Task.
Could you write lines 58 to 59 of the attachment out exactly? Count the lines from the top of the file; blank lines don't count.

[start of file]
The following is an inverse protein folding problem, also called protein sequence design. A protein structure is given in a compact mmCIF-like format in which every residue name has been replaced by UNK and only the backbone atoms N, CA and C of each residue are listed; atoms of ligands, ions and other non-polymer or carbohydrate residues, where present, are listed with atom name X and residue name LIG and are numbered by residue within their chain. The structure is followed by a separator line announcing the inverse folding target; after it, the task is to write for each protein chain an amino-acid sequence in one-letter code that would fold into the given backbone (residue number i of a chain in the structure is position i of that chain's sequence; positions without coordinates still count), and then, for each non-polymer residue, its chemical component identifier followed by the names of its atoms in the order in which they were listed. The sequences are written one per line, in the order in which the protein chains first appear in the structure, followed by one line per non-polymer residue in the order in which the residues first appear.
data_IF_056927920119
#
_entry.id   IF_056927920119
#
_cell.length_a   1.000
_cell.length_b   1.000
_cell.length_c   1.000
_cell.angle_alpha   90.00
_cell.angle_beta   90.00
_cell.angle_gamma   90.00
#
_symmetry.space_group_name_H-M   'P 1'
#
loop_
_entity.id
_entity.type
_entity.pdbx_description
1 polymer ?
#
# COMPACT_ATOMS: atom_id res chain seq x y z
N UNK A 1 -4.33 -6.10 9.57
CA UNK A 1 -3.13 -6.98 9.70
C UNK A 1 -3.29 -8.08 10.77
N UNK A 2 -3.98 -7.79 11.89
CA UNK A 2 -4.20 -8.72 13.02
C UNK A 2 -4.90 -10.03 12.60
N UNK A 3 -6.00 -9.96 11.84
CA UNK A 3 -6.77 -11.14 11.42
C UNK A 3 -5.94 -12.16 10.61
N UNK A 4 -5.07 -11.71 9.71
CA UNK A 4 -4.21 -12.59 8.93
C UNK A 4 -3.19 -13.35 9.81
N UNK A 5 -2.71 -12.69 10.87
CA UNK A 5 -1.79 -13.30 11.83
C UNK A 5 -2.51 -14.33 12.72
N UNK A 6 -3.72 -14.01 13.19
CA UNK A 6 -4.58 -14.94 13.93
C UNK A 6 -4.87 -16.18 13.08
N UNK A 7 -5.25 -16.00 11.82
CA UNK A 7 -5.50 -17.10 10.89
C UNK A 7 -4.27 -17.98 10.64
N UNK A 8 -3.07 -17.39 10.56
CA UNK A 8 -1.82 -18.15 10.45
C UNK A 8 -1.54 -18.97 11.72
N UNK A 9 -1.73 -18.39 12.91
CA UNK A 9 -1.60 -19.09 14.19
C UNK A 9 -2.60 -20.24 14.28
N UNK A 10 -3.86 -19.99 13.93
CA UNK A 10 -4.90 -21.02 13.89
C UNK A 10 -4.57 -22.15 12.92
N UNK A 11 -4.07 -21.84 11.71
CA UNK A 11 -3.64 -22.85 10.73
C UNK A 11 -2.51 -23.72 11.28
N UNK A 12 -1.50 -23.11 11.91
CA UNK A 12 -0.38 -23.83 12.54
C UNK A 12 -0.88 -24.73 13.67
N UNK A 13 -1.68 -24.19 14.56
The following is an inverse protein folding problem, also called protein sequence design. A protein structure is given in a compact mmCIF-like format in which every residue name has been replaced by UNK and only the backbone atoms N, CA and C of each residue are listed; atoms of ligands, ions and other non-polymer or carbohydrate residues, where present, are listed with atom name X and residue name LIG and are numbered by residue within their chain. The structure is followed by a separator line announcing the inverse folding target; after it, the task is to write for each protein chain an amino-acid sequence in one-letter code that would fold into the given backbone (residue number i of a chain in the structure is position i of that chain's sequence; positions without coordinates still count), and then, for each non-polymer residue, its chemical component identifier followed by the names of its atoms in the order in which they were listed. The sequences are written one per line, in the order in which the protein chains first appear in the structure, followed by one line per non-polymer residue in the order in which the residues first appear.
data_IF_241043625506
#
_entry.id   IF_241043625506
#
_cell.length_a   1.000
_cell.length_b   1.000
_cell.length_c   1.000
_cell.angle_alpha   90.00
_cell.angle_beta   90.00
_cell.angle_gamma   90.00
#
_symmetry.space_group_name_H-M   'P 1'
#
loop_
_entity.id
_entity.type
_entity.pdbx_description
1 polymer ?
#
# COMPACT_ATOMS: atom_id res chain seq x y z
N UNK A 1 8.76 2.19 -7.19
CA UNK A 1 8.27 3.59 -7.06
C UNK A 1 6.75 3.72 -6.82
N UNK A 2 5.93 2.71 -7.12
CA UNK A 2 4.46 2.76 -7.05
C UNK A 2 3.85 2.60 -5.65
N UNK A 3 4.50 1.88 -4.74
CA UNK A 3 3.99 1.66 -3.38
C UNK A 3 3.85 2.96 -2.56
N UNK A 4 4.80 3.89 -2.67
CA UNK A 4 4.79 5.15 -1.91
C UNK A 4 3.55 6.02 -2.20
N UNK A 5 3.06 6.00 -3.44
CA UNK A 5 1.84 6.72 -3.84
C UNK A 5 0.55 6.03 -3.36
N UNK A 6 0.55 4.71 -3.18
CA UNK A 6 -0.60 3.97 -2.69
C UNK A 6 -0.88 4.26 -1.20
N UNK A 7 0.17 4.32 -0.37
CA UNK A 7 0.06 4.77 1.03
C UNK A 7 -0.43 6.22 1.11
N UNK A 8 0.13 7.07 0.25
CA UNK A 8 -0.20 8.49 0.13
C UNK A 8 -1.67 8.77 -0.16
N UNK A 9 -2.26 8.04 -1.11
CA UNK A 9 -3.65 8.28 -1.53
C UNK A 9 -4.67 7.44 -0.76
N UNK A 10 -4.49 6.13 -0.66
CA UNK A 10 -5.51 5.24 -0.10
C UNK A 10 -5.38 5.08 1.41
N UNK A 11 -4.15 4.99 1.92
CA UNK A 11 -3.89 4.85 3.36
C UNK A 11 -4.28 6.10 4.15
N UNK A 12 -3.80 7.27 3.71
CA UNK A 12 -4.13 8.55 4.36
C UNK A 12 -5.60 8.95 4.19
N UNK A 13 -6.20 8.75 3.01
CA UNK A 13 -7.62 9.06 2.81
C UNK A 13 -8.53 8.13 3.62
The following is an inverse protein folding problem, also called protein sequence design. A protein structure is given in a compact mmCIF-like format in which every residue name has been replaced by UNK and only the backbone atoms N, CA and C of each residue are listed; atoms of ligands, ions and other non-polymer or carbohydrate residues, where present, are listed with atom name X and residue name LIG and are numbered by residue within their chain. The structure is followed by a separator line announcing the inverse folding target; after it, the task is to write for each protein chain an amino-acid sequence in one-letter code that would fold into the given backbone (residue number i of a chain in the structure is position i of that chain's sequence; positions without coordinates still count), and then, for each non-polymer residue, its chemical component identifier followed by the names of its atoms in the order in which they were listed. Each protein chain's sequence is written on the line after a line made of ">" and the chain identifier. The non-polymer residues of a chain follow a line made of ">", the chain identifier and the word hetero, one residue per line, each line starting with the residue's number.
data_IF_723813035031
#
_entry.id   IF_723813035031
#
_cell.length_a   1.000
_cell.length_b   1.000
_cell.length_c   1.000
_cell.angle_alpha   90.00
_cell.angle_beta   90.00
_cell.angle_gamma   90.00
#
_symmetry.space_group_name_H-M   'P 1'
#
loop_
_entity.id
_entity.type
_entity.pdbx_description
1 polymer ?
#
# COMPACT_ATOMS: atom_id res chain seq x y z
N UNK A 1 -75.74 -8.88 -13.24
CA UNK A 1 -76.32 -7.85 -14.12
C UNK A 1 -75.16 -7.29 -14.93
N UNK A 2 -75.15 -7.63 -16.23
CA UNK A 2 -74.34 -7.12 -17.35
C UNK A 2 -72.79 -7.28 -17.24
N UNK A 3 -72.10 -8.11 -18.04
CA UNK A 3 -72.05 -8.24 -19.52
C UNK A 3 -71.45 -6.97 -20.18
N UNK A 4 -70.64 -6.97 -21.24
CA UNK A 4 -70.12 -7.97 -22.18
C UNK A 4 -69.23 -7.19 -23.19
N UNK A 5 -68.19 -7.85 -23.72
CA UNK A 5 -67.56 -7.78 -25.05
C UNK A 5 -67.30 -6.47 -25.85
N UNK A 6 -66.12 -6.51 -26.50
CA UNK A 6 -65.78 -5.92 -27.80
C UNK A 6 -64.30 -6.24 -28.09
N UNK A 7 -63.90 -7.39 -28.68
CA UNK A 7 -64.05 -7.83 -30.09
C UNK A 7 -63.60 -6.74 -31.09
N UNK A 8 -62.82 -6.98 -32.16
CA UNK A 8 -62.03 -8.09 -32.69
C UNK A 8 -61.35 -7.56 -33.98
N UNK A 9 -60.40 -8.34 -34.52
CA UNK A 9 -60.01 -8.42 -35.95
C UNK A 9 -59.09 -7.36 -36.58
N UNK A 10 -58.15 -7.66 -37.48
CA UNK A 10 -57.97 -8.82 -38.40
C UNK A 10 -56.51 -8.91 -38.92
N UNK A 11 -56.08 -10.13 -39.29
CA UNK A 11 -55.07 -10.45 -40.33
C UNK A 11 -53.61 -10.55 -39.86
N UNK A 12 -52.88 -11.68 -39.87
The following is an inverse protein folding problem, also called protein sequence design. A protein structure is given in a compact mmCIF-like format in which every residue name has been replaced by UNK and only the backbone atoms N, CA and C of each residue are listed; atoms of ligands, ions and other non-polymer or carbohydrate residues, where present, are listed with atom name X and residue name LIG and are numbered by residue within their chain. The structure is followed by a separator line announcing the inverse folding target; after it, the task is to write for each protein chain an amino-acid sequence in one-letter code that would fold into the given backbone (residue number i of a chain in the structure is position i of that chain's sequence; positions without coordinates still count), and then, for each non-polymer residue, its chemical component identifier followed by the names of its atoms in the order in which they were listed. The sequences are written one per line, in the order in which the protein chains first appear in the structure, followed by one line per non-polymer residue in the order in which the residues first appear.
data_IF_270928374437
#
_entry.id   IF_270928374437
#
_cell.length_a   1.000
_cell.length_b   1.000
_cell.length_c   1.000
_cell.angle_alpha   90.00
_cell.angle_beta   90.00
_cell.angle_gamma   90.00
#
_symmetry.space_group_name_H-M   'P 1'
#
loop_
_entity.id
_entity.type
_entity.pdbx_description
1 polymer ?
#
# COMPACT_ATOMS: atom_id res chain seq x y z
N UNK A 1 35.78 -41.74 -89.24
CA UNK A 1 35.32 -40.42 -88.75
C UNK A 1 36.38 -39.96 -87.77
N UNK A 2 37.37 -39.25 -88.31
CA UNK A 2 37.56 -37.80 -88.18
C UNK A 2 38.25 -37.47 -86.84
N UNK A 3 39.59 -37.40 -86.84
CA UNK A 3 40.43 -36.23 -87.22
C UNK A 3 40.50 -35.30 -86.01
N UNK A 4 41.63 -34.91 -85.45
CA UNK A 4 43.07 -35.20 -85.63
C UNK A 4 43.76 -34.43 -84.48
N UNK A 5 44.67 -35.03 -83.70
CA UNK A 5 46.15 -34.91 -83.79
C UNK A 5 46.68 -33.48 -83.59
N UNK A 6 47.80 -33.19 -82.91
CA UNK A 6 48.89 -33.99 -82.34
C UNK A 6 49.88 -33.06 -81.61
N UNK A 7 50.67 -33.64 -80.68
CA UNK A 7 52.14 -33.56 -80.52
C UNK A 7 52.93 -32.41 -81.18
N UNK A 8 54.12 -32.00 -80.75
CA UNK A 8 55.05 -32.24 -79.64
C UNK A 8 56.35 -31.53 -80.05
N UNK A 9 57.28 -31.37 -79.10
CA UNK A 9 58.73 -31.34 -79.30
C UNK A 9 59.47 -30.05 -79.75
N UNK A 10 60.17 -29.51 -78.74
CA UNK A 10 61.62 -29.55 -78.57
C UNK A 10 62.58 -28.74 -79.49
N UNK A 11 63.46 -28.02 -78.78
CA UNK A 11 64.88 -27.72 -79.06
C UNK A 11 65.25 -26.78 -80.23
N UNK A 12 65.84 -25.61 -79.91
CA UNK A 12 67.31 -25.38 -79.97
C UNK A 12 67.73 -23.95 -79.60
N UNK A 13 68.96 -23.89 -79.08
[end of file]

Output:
N UNK A 13 -1.68 -24.19 14.56
The following is an inverse protein folding problem, also called protein sequence design. A protein structure is given in a compact mmCIF-like format in which every residue name has been replaced by UNK and only the backbone atoms N, CA and C of each residue are listed; atoms of ligands, ions and other non-polymer or carbohydrate residues, where present, are listed with atom name X and residue name LIG and are numbered by residue within their chain. The structure is followed by a separator line announcing the inverse folding target; after it, the task is to write for each protein chain an amino-acid sequence in one-letter code that would fold into the given backbone (residue number i of a chain in the structure is position i of that chain's sequence; positions without coordinates still count), and then, for each non-polymer residue, its chemical component identifier followed by the names of its atoms in the order in which they were listed. The sequences are written one per line, in the order in which the protein chains first appear in the structure, followed by one line per non-polymer residue in the order in which the residues first appear.